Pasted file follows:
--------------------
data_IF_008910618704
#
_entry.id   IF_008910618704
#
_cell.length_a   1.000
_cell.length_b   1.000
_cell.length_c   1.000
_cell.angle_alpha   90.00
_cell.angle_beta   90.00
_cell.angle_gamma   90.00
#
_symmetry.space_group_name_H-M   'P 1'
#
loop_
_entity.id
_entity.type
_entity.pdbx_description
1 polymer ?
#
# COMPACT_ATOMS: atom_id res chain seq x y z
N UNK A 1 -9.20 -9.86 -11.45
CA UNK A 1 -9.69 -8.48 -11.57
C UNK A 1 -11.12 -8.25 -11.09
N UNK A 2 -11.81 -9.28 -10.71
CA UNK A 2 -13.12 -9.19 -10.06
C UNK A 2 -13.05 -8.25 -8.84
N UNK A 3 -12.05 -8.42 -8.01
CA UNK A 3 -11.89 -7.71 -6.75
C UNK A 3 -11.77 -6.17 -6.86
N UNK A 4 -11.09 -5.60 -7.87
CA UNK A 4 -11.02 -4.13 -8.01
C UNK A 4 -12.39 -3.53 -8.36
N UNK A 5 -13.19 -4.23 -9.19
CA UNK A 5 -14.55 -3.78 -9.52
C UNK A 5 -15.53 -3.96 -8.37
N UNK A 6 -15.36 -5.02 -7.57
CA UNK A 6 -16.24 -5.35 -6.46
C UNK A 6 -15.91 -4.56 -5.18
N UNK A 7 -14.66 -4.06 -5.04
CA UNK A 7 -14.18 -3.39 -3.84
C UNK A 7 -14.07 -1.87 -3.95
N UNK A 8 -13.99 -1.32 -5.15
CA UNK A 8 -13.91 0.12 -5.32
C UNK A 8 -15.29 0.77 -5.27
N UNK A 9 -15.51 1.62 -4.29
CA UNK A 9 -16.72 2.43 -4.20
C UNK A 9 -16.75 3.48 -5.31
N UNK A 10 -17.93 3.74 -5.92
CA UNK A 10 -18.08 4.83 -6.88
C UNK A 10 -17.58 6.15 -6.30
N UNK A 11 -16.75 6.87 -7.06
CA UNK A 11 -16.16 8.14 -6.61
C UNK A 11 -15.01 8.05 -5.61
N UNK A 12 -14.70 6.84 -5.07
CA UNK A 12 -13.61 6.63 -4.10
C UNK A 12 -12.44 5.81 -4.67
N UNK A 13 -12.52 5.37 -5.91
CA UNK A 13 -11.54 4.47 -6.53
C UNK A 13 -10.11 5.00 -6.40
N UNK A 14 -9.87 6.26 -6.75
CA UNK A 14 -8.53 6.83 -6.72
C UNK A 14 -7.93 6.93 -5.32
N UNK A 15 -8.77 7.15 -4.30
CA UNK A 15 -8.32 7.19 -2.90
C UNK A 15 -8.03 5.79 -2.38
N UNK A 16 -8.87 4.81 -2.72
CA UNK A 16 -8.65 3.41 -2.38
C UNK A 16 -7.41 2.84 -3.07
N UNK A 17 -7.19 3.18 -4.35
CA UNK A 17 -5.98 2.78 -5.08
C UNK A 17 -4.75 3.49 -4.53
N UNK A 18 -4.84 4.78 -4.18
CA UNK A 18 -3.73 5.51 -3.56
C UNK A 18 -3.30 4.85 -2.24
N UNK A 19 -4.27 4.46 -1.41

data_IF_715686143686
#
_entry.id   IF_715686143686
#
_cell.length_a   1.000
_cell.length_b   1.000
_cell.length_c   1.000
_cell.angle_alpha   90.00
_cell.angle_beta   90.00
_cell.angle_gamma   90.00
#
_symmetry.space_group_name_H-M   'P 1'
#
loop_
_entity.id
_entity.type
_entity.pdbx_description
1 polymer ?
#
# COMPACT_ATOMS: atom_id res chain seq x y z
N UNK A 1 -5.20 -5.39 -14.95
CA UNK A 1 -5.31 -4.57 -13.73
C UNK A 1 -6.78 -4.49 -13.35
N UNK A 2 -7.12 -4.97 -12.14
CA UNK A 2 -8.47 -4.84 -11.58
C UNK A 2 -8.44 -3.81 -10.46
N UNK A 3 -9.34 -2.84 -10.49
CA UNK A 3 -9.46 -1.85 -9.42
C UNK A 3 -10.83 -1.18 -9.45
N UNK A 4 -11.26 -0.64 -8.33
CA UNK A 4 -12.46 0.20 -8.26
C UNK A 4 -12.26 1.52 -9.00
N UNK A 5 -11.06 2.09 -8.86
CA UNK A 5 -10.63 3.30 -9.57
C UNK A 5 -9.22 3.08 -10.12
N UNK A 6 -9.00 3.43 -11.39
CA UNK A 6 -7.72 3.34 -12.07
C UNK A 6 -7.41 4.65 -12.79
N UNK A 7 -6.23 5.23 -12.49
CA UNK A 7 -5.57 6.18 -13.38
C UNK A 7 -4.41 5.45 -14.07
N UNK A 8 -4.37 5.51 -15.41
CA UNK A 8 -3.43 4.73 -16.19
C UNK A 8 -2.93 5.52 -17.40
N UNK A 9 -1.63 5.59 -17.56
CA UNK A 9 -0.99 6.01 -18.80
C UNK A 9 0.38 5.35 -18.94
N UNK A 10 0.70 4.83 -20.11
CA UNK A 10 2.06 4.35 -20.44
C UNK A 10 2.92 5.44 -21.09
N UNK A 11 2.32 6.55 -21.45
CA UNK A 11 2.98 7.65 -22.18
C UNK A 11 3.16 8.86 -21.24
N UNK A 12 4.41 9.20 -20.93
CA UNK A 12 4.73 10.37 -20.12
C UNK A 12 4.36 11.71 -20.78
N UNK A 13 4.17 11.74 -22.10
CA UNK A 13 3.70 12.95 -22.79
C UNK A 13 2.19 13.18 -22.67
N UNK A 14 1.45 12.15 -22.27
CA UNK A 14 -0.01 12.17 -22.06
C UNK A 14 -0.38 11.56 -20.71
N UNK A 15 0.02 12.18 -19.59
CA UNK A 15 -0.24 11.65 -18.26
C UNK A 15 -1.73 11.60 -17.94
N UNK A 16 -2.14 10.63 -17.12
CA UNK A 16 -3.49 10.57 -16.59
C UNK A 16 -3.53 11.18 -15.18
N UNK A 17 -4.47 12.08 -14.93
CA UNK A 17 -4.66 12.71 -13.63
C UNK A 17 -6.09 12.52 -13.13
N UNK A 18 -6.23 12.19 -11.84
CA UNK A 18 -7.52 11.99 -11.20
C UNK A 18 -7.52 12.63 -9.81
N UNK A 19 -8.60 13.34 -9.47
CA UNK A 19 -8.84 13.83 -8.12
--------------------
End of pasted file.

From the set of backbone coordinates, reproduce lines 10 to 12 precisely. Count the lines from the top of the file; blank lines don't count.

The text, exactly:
_cell.angle_gamma   90.00
#
_symmetry.space_group_name_H-M   'P 1'